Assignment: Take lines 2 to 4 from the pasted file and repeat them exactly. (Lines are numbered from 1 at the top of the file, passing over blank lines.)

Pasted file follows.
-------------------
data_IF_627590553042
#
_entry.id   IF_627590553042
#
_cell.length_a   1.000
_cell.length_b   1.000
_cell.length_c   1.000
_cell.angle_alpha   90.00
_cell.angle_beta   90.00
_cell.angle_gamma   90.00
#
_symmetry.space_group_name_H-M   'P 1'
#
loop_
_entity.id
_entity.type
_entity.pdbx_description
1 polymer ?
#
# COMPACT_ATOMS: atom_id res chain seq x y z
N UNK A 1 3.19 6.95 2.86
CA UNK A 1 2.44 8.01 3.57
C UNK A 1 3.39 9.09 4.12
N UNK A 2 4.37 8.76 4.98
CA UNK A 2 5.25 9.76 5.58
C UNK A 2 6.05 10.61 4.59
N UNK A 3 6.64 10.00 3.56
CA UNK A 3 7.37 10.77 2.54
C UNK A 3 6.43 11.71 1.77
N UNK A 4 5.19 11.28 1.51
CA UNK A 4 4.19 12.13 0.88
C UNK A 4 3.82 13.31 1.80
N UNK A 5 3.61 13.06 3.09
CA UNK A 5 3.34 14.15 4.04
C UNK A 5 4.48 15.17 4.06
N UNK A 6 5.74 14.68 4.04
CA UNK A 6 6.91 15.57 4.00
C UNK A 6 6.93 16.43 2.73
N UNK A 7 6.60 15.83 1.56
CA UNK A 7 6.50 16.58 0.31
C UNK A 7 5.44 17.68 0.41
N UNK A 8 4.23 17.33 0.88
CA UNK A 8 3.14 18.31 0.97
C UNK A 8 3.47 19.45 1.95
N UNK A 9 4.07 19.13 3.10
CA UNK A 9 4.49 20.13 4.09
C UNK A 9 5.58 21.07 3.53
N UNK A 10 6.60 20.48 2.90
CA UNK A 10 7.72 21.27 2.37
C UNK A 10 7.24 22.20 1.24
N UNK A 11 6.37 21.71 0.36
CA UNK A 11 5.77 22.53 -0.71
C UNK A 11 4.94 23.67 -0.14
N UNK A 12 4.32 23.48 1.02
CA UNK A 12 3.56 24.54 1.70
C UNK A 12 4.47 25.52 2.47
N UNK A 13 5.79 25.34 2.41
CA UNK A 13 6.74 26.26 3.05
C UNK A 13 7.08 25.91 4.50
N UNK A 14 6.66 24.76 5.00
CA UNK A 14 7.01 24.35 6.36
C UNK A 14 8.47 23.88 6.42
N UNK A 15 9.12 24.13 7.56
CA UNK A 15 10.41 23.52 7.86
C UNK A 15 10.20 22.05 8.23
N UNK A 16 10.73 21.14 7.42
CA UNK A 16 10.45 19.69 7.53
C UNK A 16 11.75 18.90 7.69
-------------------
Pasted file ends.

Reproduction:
#
_entry.id   IF_627590553042
#